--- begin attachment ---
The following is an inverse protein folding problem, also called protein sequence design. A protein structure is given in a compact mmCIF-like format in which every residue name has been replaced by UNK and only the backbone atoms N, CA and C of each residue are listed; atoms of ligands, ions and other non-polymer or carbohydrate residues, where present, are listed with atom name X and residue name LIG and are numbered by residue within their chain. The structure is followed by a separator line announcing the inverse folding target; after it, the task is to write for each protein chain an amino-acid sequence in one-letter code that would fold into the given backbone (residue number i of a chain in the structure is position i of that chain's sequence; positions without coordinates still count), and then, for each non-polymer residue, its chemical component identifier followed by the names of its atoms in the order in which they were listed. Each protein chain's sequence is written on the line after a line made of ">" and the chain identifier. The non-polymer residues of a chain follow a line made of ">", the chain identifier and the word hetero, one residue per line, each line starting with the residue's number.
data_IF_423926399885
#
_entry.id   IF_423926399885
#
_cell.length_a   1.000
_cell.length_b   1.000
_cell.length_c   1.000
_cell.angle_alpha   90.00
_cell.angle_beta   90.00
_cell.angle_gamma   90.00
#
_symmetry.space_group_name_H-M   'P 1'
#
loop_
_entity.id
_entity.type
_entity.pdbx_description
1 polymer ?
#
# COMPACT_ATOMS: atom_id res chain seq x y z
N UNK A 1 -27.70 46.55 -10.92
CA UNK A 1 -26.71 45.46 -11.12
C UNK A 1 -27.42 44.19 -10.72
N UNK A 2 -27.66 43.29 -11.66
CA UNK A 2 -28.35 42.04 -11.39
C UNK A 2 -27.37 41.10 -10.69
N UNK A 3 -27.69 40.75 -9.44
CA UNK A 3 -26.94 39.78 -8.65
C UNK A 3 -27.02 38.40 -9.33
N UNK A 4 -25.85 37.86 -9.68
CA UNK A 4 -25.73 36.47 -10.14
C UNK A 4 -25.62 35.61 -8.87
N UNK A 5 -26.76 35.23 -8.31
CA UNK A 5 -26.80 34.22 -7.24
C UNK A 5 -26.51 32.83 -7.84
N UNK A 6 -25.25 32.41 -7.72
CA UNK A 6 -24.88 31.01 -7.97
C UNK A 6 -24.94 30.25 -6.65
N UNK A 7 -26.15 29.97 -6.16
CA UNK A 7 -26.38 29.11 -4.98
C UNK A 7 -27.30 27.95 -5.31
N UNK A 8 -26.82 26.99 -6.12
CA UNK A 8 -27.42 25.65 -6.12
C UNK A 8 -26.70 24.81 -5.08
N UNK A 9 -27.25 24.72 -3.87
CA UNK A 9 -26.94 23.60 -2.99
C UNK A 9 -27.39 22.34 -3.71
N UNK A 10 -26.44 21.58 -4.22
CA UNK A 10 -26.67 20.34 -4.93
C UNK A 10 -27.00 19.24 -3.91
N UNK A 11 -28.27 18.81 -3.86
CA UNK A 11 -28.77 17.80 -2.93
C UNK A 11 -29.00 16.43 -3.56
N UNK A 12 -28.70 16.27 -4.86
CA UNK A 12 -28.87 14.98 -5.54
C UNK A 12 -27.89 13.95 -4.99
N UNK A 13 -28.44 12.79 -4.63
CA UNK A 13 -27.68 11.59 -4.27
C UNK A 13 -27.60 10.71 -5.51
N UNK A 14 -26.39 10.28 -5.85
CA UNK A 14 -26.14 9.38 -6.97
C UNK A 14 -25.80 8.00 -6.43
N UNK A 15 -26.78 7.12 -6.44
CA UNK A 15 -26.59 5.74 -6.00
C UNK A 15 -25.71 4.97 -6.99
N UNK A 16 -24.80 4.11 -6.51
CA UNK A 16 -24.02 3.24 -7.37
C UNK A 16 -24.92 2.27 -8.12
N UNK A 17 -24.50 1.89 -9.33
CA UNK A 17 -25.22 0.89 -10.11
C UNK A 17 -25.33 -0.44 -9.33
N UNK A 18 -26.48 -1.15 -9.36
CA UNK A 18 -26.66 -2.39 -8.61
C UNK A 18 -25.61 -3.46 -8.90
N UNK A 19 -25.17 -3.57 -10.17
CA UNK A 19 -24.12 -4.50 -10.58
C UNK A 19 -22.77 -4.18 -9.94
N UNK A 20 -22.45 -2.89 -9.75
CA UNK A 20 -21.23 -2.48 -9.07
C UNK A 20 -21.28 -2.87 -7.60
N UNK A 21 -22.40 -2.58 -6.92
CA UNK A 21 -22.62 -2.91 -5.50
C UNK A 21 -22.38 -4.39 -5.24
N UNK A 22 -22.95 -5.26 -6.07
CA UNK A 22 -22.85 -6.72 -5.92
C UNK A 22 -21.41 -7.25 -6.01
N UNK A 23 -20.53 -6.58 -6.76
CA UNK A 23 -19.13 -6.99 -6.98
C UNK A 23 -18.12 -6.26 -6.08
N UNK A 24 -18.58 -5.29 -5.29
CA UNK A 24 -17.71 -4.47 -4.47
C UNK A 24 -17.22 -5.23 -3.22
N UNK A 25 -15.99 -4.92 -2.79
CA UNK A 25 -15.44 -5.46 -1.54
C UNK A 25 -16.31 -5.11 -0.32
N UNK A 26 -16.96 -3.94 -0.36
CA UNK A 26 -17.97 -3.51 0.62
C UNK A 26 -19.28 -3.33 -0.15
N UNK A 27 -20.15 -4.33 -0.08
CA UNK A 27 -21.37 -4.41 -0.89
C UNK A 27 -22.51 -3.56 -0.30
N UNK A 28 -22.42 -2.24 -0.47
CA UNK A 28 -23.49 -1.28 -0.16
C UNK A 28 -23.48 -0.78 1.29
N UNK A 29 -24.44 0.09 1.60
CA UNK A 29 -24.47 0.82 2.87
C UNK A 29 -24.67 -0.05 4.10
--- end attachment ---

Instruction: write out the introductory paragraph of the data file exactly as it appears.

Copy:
The following is an inverse protein folding problem, also called protein sequence design. A protein structure is given in a compact mmCIF-like format in which every residue name has been replaced by UNK and only the backbone atoms N, CA and C of each residue are listed; atoms of ligands, ions and other non-polymer or carbohydrate residues, where present, are listed with atom name X and residue name LIG and are numbered by residue within their chain. The structure is followed by a separator line announcing the inverse folding target; after it, the task is to write for each protein chain an amino-acid sequence in one-letter code that would fold into the given backbone (residue number i of a chain in the structure is position i of that chain's sequence; positions without coordinates still count), and then, for each non-polymer residue, its chemical component identifier followed by the names of its atoms in the order in which they were listed. Each protein chain's sequence is written on the line after a line made of ">" and the chain identifier. The non-polymer residues of a chain follow a line made of ">", the chain identifier and the word hetero, one residue per line, each line starting with the residue's number.